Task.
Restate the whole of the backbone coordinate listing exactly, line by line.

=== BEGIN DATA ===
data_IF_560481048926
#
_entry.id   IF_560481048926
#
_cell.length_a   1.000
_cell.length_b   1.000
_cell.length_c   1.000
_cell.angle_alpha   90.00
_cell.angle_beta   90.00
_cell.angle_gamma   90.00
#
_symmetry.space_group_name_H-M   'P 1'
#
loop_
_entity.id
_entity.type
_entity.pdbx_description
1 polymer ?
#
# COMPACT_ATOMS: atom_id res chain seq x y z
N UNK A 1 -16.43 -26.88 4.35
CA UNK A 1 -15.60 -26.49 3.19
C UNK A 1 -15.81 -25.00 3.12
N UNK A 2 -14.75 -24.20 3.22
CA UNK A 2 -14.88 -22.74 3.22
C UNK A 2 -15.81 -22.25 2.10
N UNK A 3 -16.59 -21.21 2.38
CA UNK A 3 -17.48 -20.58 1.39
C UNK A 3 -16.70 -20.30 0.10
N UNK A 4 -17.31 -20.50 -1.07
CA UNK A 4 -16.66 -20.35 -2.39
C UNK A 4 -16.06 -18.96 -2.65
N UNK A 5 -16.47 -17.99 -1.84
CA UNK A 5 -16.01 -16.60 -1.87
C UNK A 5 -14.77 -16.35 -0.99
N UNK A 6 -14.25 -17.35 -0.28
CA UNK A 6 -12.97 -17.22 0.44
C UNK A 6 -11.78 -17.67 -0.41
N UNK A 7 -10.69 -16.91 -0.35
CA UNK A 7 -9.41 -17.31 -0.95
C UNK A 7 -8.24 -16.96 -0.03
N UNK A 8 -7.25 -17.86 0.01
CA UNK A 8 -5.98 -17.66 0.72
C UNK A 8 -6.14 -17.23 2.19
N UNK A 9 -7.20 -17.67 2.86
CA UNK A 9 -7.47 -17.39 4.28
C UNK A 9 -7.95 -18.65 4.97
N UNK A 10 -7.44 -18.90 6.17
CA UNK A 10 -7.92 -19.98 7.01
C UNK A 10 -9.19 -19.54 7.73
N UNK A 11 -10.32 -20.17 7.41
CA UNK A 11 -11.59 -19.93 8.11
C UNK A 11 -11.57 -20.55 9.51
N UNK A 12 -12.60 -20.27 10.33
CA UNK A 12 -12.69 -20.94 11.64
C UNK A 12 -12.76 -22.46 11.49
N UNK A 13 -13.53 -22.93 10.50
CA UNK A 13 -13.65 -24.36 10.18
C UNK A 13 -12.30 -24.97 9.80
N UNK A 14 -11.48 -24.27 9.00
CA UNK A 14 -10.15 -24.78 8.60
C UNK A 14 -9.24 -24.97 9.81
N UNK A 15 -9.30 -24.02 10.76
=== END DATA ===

data_IF_560481048926
#
_entry.id   IF_560481048926
#
_cell.length_a   1.000
_cell.length_b   1.000
_cell.length_c   1.000
_cell.angle_alpha   90.00
_cell.angle_beta   90.00
_cell.angle_gamma   90.00
#
_symmetry.space_group_name_H-M   'P 1'
#
loop_
_entity.id
_entity.type
_entity.pdbx_description
1 polymer ?
#
# COMPACT_ATOMS: atom_id res chain seq x y z
N UNK A 1 -16.43 -26.88 4.35
CA UNK A 1 -15.60 -26.49 3.19
C UNK A 1 -15.81 -25.00 3.12
N UNK A 2 -14.75 -24.20 3.22
CA UNK A 2 -14.88 -22.74 3.22
C UNK A 2 -15.81 -22.25 2.10
N UNK A 3 -16.59 -21.21 2.38
CA UNK A 3 -17.48 -20.58 1.39
C UNK A 3 -16.70 -20.30 0.10
N UNK A 4 -17.31 -20.50 -1.07
CA UNK A 4 -16.66 -20.35 -2.39
C UNK A 4 -16.06 -18.96 -2.65
N UNK A 5 -16.47 -17.99 -1.84
CA UNK A 5 -16.01 -16.60 -1.87
C UNK A 5 -14.77 -16.35 -0.99
N UNK A 6 -14.25 -17.35 -0.28
CA UNK A 6 -12.97 -17.22 0.44
C UNK A 6 -11.78 -17.67 -0.41
N UNK A 7 -10.69 -16.91 -0.35
CA UNK A 7 -9.41 -17.31 -0.95
C UNK A 7 -8.24 -16.96 -0.03
N UNK A 8 -7.25 -17.86 0.01
CA UNK A 8 -5.98 -17.66 0.72
C UNK A 8 -6.14 -17.23 2.19
N UNK A 9 -7.20 -17.67 2.86
CA UNK A 9 -7.47 -17.39 4.28
C UNK A 9 -7.95 -18.65 4.97
N UNK A 10 -7.44 -18.90 6.17
CA UNK A 10 -7.92 -19.98 7.01
C UNK A 10 -9.19 -19.54 7.73
N UNK A 11 -10.32 -20.17 7.41
CA UNK A 11 -11.59 -19.93 8.11
C UNK A 11 -11.57 -20.55 9.51
N UNK A 12 -12.60 -20.27 10.33
CA UNK A 12 -12.69 -20.94 11.64
C UNK A 12 -12.76 -22.46 11.49
N UNK A 13 -13.53 -22.93 10.50
CA UNK A 13 -13.65 -24.36 10.18
C UNK A 13 -12.30 -24.97 9.80
N UNK A 14 -11.48 -24.27 9.00
CA UNK A 14 -10.15 -24.78 8.60
C UNK A 14 -9.24 -24.97 9.81
N UNK A 15 -9.30 -24.02 10.76